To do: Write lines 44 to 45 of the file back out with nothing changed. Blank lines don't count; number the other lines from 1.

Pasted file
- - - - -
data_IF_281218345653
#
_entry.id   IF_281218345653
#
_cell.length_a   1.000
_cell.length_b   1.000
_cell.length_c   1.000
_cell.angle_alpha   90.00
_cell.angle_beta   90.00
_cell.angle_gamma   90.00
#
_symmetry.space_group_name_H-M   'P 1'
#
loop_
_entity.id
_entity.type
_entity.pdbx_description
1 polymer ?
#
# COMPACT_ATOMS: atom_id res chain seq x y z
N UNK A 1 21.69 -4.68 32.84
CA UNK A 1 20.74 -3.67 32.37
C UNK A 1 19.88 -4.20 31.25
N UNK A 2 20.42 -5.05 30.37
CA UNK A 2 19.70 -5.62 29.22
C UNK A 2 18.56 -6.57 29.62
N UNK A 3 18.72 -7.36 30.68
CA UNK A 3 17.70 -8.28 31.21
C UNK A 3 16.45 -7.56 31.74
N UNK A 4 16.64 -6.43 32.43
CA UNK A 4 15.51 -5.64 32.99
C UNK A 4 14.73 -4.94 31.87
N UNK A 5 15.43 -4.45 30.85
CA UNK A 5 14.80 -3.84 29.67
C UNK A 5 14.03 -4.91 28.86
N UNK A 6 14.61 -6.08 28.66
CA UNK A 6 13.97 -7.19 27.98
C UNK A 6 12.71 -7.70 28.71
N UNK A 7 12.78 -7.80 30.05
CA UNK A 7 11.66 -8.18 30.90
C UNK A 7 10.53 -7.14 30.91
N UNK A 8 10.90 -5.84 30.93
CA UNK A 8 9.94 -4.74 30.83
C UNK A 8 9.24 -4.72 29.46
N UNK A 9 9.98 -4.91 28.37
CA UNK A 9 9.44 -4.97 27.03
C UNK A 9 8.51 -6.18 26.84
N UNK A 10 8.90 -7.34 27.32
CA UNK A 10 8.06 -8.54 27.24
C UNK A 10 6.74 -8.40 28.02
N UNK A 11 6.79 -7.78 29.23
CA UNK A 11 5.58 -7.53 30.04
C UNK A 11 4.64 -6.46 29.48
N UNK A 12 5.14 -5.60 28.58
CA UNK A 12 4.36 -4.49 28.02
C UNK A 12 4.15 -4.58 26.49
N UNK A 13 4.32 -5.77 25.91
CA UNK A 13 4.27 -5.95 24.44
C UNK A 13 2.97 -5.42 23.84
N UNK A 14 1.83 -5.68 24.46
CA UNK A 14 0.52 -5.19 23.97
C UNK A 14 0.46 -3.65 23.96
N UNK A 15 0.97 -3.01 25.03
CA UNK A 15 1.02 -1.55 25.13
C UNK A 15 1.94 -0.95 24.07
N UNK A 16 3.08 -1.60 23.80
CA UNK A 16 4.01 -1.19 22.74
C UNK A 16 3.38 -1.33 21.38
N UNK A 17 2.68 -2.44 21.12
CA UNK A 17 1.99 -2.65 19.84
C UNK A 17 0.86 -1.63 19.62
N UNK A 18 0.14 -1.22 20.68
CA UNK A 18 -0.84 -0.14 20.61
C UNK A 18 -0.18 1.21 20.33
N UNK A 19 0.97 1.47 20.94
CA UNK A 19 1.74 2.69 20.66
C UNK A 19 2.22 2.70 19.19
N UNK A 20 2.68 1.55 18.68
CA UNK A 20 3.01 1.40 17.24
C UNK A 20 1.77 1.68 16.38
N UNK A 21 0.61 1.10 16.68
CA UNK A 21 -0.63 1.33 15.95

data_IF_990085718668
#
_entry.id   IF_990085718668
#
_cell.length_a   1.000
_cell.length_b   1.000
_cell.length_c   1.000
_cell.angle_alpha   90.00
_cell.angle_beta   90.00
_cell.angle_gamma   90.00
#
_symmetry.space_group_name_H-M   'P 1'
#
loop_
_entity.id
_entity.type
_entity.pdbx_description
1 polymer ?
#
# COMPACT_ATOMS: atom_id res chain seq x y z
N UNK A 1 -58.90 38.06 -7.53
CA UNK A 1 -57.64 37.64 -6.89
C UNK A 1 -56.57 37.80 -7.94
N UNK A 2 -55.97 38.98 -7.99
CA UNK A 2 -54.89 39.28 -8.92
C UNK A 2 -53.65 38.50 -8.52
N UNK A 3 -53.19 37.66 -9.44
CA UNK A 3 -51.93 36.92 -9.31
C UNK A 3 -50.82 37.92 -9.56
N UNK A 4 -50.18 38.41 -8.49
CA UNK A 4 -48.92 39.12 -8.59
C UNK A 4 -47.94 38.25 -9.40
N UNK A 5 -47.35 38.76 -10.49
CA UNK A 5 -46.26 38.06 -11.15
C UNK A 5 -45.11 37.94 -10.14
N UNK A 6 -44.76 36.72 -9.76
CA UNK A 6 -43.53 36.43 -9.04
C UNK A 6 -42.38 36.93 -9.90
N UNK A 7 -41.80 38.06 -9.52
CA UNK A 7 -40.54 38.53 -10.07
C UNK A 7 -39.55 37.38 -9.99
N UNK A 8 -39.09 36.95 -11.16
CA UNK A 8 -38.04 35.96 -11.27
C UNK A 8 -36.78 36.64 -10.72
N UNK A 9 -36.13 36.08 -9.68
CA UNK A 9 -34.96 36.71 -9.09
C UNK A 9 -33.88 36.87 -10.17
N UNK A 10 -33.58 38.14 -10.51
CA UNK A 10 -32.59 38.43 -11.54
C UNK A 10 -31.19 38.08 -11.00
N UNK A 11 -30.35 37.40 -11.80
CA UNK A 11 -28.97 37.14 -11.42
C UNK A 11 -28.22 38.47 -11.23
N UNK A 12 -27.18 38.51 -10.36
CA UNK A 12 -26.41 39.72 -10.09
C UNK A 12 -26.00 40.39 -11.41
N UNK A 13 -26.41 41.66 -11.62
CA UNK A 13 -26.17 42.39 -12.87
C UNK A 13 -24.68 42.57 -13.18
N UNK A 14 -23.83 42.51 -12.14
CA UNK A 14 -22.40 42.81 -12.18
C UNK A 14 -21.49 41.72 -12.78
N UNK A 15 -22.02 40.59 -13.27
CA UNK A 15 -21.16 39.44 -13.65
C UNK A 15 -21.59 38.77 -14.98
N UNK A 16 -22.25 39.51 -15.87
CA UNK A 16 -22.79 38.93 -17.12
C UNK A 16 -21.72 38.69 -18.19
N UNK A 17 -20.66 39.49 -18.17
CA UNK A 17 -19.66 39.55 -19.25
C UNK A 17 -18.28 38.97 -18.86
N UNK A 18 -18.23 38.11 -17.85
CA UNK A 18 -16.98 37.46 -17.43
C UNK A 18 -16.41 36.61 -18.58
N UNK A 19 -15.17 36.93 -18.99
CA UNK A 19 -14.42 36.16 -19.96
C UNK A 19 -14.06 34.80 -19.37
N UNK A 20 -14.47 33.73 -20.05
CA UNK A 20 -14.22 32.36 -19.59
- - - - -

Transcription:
C UNK A 8 9.24 -4.72 29.46
N UNK A 9 9.98 -4.91 28.37